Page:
Exclusive: U.S. prepares crackdown on Huawei’s global chip supply – sources
(Reuters) – Senior officers within the Trump administration agreed to new measures to limit the global supply of chips to China’s Huawei Technologies, sources accustomed to the matter stated, because the White House ramps up criticism of China over coronavirus.
FILE PHOTO: A Huawei firm brand is pictured on the Shenzhen International Airport in Shenzhen, Guangdong province, China July 22, 2019. REUTERS/Aly Song/File Photo
The transfer comes as ties between Washington and Beijing develop extra strained, with each side buying and selling barbs over who’s responsible for the unfold of the illness and an escalating tit-for-tat over the expulsion of journalists from each international locations.
Under the proposed rule change, overseas corporations that use U.S. chipmaking tools could be required to acquire a U.S. license earlier than supplying sure chips to Huawei. The Chinese telecoms firm was blacklisted final yr, limiting the corporate’s suppliers.
One of the sources stated the rule-change is geared toward curbing gross sales of chips to Huawei by Taiwan Semiconductor Manufacturing Co (2330.TW), a serious producer of chips for Huawei’s HiSilicon unit, in addition to the world’s largest contract maker.
It is unclear if President Donald Trump, who appeared to push again towards the proposal final month, will log out on the rule change. But if finalized, it may deal a blow to Huawei and TSMC, hurting U.S. corporations as nicely, sources stated.
“This is going to have a far more negative impact on U.S. companies than it will on Huawei, because Huawei will develop their own supply chain,” commerce lawyer Doug Jacobson stated. “Ultimately, Huawei will find alternatives.”
An individual accustomed to the matter stated the U.S. authorities has gone to nice lengths to make sure impacts on U.S. trade might be minimal.
The transfer may anger Beijing, which has spoken out towards a global marketing campaign by the United States to compel allies to exclude Huawei from their 5G networks over spying issues. Huawei has denied the allegations.
Most chip producers rely on tools produced by U.S. corporations similar to KLA Corp (KLAC.O), Lam Research (LRCX.O) and Applied Materials (AMAT.O), in line with a report final yr from China’s Everbright Securities.
The tools makers didn’t instantly reply to requests for remark.
The choice got here when U.S. officers from numerous businesses met and agreed on Wednesday to change the Foreign Direct Product Rule, which topics some overseas-made items based mostly on U.S. know-how or software program to U.S. rules, the sources stated.
Attendees doubtless included high officers from the National Security Council and the U.S. Departments of State, Defense, Energy and Commerce. None of them responded to requests for remark.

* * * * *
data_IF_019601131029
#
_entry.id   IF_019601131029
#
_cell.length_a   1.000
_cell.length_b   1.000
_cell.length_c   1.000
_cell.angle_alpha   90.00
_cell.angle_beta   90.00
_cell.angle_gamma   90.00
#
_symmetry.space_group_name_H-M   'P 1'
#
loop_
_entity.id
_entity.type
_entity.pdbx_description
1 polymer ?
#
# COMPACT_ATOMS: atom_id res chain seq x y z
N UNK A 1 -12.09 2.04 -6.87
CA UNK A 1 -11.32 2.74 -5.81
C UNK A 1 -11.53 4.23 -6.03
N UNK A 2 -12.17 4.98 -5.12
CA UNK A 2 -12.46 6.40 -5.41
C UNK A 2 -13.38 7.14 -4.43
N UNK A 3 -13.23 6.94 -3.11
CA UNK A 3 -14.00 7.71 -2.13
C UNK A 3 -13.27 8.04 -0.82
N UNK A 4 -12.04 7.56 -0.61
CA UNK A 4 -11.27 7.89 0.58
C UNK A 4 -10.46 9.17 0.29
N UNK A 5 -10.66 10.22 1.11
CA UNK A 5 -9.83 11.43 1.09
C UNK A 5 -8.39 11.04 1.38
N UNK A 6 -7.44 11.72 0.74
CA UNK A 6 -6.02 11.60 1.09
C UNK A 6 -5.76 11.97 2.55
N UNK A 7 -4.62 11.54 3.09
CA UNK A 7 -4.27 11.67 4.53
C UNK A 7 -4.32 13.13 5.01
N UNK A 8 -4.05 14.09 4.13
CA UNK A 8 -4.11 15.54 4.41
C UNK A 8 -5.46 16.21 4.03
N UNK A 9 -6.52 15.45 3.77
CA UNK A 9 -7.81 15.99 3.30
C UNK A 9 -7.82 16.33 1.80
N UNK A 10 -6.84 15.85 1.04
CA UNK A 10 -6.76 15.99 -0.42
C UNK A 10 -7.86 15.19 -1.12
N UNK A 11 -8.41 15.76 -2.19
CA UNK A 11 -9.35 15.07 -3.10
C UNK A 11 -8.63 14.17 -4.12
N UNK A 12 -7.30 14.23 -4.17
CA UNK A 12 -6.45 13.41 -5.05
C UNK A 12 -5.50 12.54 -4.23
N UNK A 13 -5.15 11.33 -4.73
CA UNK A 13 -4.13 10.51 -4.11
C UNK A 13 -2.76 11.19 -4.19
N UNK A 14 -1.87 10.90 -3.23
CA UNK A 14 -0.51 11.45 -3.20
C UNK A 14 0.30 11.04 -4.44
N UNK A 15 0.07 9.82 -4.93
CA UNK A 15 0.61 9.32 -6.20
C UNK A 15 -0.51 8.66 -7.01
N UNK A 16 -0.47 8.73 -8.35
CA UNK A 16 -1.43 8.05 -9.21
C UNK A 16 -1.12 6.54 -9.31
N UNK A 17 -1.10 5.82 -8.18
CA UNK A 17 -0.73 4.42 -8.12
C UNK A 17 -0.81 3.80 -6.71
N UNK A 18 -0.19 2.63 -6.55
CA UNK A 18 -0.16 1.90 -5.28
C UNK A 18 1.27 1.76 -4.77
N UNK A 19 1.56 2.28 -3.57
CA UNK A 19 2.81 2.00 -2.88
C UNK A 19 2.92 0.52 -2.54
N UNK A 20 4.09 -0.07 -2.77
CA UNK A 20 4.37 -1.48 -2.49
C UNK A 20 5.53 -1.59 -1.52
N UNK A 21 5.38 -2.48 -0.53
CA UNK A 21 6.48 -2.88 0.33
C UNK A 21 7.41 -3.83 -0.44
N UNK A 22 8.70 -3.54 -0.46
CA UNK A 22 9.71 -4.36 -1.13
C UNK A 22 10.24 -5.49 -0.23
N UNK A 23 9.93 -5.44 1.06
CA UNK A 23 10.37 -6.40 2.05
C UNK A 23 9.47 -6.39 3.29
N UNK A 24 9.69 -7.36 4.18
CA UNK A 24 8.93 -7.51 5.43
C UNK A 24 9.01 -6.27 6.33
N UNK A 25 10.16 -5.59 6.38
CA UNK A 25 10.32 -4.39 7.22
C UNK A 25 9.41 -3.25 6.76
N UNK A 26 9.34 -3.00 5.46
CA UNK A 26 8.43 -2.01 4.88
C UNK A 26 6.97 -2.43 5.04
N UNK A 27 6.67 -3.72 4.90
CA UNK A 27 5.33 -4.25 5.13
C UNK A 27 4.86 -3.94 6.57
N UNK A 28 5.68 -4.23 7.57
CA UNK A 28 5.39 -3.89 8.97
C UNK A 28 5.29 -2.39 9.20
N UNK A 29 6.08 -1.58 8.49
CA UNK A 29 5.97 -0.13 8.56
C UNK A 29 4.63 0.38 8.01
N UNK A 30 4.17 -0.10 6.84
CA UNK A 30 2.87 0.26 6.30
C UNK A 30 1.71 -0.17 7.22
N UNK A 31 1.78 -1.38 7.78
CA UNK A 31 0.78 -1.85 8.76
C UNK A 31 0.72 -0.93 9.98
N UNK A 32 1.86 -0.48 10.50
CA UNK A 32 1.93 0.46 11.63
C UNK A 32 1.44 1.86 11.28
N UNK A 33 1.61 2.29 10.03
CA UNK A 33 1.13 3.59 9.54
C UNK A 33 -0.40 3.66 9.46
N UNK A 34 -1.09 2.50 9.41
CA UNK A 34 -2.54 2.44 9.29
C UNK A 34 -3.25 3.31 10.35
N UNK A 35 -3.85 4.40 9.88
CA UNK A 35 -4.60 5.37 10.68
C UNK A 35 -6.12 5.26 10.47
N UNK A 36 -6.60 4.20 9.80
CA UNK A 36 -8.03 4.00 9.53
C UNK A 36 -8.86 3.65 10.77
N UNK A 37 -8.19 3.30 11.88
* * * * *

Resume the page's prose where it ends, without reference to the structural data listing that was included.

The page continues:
Huawei declined to remark. TSMC stated it “is unable to answer hypothetical questions and does not comment on any individual customer.”
One of the sources stated the rule-change is geared toward proscribing the sale of subtle chips to Huawei and never older, extra commoditized and extensively out there semiconductors.
“It’s impossible to tell the impact until we know the technical thresholds that may apply,” stated Washington lawyer Kevin Wolf, a former Commerce Department official.
“Different foundries make different chips at different capabilities so you wouldn’t know which foundries are affected the most until you know the technical thresholds,” he stated.
The United States positioned Huawei on a blacklist in May final yr, citing nationwide safety issues. The entity itemizing, as it’s recognized, allowed the U.S. authorities to limit gross sales of U.S.-made items to the corporate and a few extra restricted objects made overseas that comprise U.S. know-how.
But underneath present rules, key overseas supply chains stay past the attain of U.S. authorities, fueling frustration amongst China hawks within the administration and prompting a push to toughen up export guidelines for the corporate, Reuters reported in November.
The hawks’ efforts appeared in jeopardy final month when Trump reacted strongly towards the proposed crackdown, after Reuters and the Wall Street Journal reported that a transfer to dam global chip gross sales to Huawei was into consideration.
“I want our companies to be allowed to do business. I mean, things are put on my desk that have nothing to do with national security, including with chipmakers and various others. So we’re going to give it up, and what will happen? They’ll make those chips in a different country or they’ll make them in China or someplace else,” Trump stated.
Additional reporting by Mike Stone in Washington, Editing by Chris Sanders, Nick Zieminski and Dan Grebler